Comments on personal consumption expenditures: the September anomaly and the Fed’s 2% inflation ceiliing

Comments on personal consumption expenditures: the September anomaly and the Fed’s 2% inflation ceiliing

Let me make a few comments on yesterday’s (Aug. 30) report on personal income and spending. Well, actually, just the spending part for now.

First, there is a long-time relationship going back 60 years in the data whereby the YoY% growth in retail sales is higher in the first part of an economic expansion, and lower in the latter part, compared with wider measures of spending, such as personal consumption expenditures (PCE’s).  In fact, it is so reliable it is one of my “mid-cycle” indicators.

Well, it hasn’t been that way for the past year. Here’s the graph:

YoY retail sales have been higher than PCE’s in the past year — and the YoY growth has been rising. So has the economic cycle been rejuvenated?

Probably not, although the tax cut that took effect in January probably is having an effect.

It all seems to boil down to an anomalously huge monthly surge in retail sales, even after adjusting for inflation, last September. It is easily seen in this next graph, which shows the monthly change in real retail sales (red) vs. real PCE’s (blue):

That’s a 1.4% real, inflation-adjusted increase in retail sales in just one month!

How anomalous? Well, here’s the same graph expanded back to October 2009:

Only three other months are comparable (1.0% or above), and only one of them, at the beginning of the expansion, is significantly larger.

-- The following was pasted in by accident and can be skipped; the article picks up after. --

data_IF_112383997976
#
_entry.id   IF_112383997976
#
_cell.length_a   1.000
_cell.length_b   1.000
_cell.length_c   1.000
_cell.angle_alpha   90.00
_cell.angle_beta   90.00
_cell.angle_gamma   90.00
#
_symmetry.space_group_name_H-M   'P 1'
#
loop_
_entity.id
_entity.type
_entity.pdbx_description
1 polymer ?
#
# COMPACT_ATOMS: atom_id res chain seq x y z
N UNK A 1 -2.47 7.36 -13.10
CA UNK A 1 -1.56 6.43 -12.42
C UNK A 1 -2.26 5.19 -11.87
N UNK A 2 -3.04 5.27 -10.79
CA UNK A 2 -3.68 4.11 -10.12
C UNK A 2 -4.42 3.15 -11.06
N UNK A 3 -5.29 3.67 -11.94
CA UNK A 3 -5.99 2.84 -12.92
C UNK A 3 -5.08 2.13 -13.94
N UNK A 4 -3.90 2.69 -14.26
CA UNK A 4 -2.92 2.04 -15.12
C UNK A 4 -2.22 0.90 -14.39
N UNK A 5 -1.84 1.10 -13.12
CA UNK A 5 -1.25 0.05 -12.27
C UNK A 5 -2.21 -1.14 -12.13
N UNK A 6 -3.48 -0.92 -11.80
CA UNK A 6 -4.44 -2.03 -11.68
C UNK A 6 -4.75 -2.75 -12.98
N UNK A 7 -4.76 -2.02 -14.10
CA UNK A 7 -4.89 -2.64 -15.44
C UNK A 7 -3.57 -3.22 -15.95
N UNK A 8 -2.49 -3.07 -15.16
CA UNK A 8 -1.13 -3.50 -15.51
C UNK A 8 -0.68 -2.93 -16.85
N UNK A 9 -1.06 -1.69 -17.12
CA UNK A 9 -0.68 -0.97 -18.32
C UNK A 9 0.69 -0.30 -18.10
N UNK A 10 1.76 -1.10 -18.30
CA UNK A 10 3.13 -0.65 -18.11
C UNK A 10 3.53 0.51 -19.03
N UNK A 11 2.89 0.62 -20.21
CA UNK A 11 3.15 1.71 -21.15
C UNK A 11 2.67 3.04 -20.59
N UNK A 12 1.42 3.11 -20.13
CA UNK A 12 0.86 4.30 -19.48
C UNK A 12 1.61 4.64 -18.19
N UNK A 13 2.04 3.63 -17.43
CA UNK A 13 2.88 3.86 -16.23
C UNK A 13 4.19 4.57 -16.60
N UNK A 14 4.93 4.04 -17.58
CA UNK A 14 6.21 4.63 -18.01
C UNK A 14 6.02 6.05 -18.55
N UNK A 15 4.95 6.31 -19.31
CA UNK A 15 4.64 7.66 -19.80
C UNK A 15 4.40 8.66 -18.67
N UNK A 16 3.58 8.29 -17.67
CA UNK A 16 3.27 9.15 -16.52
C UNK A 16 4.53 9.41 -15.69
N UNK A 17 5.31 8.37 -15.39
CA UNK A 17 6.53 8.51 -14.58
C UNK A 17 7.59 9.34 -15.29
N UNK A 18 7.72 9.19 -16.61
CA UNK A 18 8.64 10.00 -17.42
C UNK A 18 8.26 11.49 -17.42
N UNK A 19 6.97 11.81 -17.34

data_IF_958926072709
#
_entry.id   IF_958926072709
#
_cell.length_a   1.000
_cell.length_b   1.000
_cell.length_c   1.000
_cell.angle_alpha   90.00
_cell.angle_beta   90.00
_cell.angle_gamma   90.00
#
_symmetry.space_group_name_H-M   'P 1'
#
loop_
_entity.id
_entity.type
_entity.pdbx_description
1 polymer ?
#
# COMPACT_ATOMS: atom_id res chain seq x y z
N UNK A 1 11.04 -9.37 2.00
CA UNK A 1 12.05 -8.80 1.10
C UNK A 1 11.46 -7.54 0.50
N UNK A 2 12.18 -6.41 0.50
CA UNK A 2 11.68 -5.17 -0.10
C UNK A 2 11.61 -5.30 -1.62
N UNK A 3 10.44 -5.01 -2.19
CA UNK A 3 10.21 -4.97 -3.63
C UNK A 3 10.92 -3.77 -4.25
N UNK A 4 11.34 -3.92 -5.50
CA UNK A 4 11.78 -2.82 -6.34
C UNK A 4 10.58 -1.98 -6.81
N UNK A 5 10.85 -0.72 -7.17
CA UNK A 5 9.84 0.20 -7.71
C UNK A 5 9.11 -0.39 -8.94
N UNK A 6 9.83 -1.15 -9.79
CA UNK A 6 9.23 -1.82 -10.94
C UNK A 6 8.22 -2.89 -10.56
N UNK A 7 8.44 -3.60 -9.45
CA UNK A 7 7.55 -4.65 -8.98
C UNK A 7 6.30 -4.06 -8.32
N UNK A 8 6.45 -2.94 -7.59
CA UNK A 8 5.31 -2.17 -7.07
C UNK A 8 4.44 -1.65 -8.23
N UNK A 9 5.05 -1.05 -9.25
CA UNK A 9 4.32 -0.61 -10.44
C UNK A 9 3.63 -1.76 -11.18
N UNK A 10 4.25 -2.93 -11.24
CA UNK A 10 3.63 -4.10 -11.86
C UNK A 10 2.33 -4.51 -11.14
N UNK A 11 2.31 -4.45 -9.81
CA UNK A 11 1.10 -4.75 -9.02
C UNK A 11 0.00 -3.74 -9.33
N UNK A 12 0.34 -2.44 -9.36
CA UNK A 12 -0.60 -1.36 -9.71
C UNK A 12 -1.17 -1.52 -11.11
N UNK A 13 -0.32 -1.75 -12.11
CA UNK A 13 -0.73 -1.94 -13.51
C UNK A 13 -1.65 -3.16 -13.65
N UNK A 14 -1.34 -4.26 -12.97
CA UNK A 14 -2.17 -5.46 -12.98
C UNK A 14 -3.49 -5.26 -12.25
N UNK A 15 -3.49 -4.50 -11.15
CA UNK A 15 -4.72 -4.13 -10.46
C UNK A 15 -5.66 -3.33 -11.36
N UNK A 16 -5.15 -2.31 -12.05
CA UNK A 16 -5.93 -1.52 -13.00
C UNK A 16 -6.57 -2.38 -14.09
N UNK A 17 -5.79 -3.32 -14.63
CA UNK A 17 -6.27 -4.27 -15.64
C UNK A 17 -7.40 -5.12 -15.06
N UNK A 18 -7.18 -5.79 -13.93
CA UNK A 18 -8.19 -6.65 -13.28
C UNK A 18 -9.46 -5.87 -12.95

The suspicion has been that the spike in spending was due to the hurricanes along the Gulf Coast and perhaps also the California wildfires.  If that’s true, then in two months we’ll see that spike drop out of the YoY comparisons, and the normal long-term relationship between retail sales and PCE’s should assert itself. We’ll see.

A second point I want to make is about the Fed’s asymmetric 2% inflation “target.” In practice, it is actually a ceiling. We had a report by the Fed staff earlier this week warning that if they don’t move to increase rates now, inflation could get out of control.

Well, core PCE’s are the Fed’s favorite inflation metric. They are shown in blue in the graph below, which subtracts 2%, so that 2% YoY core PCE inflation is at the zero line:

I want to call your attention to two things.  First, the gold line is the 10 year Treasury rate. Note than in mid-2013 it spiked from roughly 1.5% to 3%. That was the “taper tantrum,” when the Fed announced it was going to taper off its quantitative easing. This occurred with core PCE growing at less than 1.5%. Second, the red line is the Fed funds rate. The Fed started raising rates with core PCE’s running only a little over 1%.

In other words, despite the fact that core PCE inflation running significantly below the Fed’s alleged “target,” it stopped easing and started tightening. Now that it has arrived at their “target,” they are talking about the need to tighten more aggressively to prevent inflation.

You know, in things like workers’ wages.

That’s a ceiling, not a target. And if anything, the asymmetric risks run the other way. But apparently the only way the Fed is going to have an “OH SHIT” moment is if there is actual wage deflation in the next recession.